Just last weekend, I put my daughter, 10, on an airplane in Boston which was bound for Philadelphia. Neither her mother nor I traveled with her. My heart went with her, however, as the butterflies in my stomach had forced it out of my chest.
What kept me from succumbing to my nerves entirely was thorough preparation. There wasn’t a lot to do, but attending to every detail ahead of time helped ensure a successful experience for my daughter and for me. Here’s how I prepped my 10-year-old to fly as an unaccompanied minor for the first time.
- Give the traveler a thorough briefing. This goes without saying, but don’t over look it. Talk about what will happen, yes, but don’t stop once you’re at the airport. Allow the child to be an active participant. Go over the boarding pass and explain the gate, departure time, boarding procedure, etc. Point out members of the crew and what their uniforms looks like. Greet the gate agents. Have her listen to announcements. In other words, help her be a traveler, not a child taking orders from mom or dad. This training can be done each time you fly with your children, even before they go on their own.
- Try not to freak out. I cannot overstate this enough. If you’re calm, there is a great chance your child will be calm, too.
- Pre-pay for on-board Wi-Fi. If your child will be traveling with a connected device (iPod, phone, iPad, etc.) you can probably pre-pay for on-board Wi-Fi online. Visit the airline’s website for information on this. It saves your child the hassle of trying to do it (my Grace would not have figured it out), and a flight attendant will gladly get her up and running. I wrote my account’s username and password on an index card that my daughter could show an attendant, who gladly got her connected.
- Decide well in advance if she will check baggage. Based on your child’s physical size, checked baggage may be beneficial. Walking to and from gates, even when accompanied by an airline representative or parent, can be a challenge with a lot of stuff. A simple, manageable backpack should be all your child has to worry about inside the terminals. The person meeting your child at the destination can help her retrieve her luggage.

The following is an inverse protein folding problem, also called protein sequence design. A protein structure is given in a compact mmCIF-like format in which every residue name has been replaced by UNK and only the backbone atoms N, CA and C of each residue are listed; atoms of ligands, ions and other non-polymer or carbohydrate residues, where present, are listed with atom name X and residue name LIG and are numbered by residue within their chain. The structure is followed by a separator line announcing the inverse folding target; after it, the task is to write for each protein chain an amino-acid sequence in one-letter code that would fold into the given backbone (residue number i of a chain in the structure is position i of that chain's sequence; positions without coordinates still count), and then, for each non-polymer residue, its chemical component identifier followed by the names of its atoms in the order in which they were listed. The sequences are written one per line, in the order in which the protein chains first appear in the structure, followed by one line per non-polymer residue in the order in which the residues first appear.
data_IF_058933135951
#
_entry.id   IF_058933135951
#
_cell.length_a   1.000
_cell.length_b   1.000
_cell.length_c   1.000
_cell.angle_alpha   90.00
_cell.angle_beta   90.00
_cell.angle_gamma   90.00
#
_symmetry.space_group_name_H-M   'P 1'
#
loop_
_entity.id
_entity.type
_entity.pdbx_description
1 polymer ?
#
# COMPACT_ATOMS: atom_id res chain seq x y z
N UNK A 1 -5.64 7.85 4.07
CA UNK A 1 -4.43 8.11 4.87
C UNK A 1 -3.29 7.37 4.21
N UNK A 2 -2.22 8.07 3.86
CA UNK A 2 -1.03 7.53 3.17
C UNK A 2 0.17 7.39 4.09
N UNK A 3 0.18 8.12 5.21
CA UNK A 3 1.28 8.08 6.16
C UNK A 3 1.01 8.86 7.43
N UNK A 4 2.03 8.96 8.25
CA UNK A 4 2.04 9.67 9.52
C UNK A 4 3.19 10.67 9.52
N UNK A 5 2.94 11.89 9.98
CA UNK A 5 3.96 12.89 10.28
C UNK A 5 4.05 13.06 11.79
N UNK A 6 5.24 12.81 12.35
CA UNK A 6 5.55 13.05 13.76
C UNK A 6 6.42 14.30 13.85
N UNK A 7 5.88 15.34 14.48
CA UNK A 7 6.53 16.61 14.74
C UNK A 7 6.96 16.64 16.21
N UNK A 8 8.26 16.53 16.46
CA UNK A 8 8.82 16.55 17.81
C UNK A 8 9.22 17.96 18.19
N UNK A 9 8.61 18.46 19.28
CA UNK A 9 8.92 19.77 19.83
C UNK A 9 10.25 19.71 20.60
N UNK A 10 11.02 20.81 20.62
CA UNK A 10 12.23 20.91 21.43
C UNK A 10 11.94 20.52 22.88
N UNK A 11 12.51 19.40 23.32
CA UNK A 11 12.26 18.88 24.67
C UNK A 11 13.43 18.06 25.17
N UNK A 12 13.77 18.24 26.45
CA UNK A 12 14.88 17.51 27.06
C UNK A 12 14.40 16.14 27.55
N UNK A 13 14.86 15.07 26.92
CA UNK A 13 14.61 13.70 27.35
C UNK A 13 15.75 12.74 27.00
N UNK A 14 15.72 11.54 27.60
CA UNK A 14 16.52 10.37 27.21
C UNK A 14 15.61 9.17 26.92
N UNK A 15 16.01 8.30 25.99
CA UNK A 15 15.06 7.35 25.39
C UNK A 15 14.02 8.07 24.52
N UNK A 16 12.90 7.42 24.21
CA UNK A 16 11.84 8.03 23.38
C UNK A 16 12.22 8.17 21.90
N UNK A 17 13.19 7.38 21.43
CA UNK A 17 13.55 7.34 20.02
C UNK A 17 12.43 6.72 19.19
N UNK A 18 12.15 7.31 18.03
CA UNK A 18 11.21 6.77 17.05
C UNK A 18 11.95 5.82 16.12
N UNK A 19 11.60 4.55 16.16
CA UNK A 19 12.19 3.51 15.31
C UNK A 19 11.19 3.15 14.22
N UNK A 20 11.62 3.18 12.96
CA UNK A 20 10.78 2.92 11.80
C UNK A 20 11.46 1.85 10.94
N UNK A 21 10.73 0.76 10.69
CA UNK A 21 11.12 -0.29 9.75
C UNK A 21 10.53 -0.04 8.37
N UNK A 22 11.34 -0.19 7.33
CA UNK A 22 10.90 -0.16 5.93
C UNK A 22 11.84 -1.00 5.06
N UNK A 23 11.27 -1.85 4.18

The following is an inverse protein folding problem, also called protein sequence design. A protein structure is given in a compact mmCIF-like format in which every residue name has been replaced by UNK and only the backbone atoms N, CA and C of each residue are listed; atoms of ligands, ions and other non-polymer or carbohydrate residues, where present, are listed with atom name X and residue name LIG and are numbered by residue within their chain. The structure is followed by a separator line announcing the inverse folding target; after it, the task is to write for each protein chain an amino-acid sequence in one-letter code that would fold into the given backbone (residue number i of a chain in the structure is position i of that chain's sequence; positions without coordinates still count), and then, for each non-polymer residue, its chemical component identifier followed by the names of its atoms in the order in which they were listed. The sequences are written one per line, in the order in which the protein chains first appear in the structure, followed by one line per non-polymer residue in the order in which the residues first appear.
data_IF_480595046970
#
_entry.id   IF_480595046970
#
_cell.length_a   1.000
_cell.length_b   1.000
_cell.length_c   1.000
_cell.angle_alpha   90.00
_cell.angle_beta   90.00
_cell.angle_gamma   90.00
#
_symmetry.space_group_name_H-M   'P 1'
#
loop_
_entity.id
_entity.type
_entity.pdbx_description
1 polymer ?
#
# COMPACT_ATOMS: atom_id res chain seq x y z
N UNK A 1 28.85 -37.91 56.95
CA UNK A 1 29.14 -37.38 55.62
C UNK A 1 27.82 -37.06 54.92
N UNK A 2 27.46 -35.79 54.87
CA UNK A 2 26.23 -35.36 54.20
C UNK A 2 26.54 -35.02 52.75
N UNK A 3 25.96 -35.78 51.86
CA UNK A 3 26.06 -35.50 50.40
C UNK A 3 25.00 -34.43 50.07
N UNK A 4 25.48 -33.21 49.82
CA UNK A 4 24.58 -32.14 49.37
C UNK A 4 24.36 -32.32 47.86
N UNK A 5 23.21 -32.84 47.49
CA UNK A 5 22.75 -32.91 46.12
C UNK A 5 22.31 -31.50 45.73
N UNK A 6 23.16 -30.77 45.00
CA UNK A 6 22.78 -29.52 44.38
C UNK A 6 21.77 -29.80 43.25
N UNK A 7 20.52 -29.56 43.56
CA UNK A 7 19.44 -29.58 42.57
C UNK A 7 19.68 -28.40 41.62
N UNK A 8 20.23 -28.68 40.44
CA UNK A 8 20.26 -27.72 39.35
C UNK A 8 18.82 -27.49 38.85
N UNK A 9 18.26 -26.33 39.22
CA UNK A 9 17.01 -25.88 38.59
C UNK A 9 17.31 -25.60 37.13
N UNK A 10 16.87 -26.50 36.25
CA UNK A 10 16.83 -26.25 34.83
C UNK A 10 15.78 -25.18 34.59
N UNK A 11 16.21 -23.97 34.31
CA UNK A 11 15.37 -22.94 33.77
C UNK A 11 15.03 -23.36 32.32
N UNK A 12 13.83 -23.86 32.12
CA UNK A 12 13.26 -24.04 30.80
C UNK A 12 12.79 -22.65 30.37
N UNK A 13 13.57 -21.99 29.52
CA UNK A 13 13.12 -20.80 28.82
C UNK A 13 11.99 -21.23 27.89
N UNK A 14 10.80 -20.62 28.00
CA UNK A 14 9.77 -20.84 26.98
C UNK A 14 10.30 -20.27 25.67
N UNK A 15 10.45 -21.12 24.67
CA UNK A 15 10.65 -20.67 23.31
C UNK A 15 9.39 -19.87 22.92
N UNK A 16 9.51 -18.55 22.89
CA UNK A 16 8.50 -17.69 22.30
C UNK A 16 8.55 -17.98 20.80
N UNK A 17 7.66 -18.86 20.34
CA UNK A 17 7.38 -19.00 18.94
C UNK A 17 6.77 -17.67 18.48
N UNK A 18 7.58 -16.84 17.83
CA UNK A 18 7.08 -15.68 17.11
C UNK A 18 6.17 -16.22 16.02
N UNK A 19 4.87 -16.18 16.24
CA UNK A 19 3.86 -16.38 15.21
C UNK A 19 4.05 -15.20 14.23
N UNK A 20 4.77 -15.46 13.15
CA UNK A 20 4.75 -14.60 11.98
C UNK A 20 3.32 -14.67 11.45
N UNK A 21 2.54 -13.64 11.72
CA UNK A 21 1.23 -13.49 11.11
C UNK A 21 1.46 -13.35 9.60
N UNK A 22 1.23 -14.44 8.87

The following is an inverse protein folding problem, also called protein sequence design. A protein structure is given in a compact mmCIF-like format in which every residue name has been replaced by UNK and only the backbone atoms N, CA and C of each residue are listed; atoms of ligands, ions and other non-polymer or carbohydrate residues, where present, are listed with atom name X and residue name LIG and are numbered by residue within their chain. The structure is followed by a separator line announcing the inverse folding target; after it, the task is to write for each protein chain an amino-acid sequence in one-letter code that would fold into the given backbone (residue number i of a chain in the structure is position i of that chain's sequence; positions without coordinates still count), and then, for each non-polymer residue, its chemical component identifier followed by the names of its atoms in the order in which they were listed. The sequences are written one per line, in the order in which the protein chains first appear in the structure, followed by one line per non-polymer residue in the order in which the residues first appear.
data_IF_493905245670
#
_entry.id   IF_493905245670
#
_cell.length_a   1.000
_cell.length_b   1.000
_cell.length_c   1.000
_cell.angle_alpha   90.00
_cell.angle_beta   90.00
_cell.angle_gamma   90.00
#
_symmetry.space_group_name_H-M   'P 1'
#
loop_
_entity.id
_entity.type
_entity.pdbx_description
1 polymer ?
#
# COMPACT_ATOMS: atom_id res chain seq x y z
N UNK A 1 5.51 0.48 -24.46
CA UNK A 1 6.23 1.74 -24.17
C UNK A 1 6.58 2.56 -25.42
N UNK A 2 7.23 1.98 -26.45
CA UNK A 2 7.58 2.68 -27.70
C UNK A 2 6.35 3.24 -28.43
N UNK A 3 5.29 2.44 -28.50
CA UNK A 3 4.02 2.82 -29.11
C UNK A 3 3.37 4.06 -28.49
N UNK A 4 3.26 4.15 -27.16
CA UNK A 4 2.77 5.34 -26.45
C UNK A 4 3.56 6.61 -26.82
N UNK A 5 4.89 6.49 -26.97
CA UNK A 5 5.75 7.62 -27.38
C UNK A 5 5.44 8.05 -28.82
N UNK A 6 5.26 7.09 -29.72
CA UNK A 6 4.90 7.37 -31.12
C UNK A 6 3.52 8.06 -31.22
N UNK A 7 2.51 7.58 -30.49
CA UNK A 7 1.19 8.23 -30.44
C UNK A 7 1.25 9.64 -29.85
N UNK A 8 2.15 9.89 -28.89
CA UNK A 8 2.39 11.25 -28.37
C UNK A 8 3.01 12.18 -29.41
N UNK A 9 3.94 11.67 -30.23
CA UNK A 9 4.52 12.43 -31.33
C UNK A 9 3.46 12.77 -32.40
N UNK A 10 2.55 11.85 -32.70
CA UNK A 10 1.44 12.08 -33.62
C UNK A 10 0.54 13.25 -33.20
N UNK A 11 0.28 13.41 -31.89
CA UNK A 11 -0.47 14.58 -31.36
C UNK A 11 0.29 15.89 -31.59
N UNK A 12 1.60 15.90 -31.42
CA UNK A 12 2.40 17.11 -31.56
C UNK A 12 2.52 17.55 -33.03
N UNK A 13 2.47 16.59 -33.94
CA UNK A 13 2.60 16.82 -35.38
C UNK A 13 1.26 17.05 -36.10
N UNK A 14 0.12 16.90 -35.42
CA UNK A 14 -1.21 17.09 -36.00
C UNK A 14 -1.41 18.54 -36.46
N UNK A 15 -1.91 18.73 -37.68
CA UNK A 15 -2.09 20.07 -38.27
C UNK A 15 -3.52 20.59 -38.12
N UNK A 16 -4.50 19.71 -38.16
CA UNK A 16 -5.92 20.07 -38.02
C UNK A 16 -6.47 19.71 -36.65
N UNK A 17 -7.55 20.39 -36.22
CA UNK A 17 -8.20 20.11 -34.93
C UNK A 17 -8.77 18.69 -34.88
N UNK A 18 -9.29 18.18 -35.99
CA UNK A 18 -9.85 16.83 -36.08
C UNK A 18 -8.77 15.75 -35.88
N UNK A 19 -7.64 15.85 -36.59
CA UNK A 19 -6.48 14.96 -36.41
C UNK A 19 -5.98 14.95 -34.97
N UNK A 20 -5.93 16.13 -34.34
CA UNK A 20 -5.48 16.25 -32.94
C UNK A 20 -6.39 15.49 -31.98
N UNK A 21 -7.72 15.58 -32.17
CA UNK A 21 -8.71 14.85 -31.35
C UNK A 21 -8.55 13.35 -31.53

- Provide DIY entertainment for the flight. Depending on the age of your traveler, the plane’s entertainment system might be difficult to operate. I prepared a small bag full of her favorite things, like those insufferable teeny-bopper magazines and a couple episodes of her favorite TV shows on the iPad mini.
- Snacks. Forget the overpriced, unhealthy airport food. I placed a few of her favorite, most portable choices into that same carry-on bag. Skip drinks, though.
- Book flights that depart early in the day. Morning flights statistically are less likely to be cancelled or delayed.
- Easily identify medical concerns. Pin a print-out of any medical/dietary concerns on your child’s shirt if the child is younger or have instructions in his/her carry-on bag. Point both out the gate agent.
- Give your kid a few bucks. Chances are she won’t need it, but I felt better giving Grace a five before leaving her.
- Grab some great apps. Grace has a few favorite games, but I also put FlightTrack Pro on her iPad. It lets her track her flight’s progress in real time and has one-tap, pre-written text messages like “I’ve taken off” and “I’ve arrived,” which make communication easy for everyone involved. Some airlines even have baggage tracking apps and/or websites so you can be sure your child’s bags are on the same flight.
- Confirm your airline’s policies for unaccompanied minors. My daughter flew on US Airways, which required me to call ahead of time and confirm specific information about the adult dropping her off as well as the adult picking her up. Also, confirm that the gate agent is aware of this information. Plan some extra time into your day as you will not be allowed to leave the gate area until Jr’s plane is physically in the air. If there’s a taxi delay on the runway, you’ll be delayed, too, even though you’re not the one flying.
Our careful preparation helped our daughter’s unaccompanied flights go off without a hitch and the planning was a big part of that. Lastly, let me tell you this: nothing feels better than that phone call from the destination that says, “Safe and sound.”
And for the record, I still had a little trouble with not freaking out.